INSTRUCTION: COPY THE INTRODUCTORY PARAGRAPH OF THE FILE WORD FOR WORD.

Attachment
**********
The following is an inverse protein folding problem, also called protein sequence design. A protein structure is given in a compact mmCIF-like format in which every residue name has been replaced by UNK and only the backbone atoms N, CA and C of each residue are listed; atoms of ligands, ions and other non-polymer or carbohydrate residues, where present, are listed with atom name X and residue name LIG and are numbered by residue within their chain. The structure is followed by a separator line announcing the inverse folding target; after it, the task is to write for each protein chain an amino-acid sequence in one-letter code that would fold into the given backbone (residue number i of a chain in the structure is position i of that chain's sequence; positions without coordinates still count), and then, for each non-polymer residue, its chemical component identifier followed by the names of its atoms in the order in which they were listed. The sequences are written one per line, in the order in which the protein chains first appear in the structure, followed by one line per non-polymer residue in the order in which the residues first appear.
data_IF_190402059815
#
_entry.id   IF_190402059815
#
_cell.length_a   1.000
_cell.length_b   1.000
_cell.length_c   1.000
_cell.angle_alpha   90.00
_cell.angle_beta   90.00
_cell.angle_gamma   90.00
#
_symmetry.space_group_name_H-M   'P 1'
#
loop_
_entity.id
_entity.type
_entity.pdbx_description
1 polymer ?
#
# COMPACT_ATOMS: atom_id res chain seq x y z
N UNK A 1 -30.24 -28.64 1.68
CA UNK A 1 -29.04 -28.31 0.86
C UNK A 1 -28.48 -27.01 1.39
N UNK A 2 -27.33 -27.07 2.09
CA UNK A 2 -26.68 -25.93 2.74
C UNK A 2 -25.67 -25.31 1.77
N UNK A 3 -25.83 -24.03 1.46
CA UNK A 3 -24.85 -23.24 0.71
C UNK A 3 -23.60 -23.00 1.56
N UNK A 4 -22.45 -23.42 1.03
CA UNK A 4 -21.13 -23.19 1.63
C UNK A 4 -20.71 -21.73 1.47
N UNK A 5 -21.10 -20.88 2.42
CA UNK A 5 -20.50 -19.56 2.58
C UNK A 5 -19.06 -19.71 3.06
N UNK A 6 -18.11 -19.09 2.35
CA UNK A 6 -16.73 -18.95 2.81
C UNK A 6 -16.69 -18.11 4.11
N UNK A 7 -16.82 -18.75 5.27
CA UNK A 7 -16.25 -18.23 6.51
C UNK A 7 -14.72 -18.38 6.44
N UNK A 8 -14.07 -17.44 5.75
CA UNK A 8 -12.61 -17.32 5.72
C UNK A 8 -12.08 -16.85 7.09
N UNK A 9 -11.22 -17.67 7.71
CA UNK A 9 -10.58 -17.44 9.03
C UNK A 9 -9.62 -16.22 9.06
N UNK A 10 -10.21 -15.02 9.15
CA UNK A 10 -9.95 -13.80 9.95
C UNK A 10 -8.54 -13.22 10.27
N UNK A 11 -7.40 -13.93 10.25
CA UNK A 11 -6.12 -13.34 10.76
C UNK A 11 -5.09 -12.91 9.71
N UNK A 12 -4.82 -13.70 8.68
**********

The following is an inverse protein folding problem, also called protein sequence design. A protein structure is given in a compact mmCIF-like format in which every residue name has been replaced by UNK and only the backbone atoms N, CA and C of each residue are listed; atoms of ligands, ions and other non-polymer or carbohydrate residues, where present, are listed with atom name X and residue name LIG and are numbered by residue within their chain. The structure is followed by a separator line announcing the inverse folding target; after it, the task is to write for each protein chain an amino-acid sequence in one-letter code that would fold into the given backbone (residue number i of a chain in the structure is position i of that chain's sequence; positions without coordinates still count), and then, for each non-polymer residue, its chemical component identifier followed by the names of its atoms in the order in which they were listed. The sequences are written one per line, in the order in which the protein chains first appear in the structure, followed by one line per non-polymer residue in the order in which the residues first appear.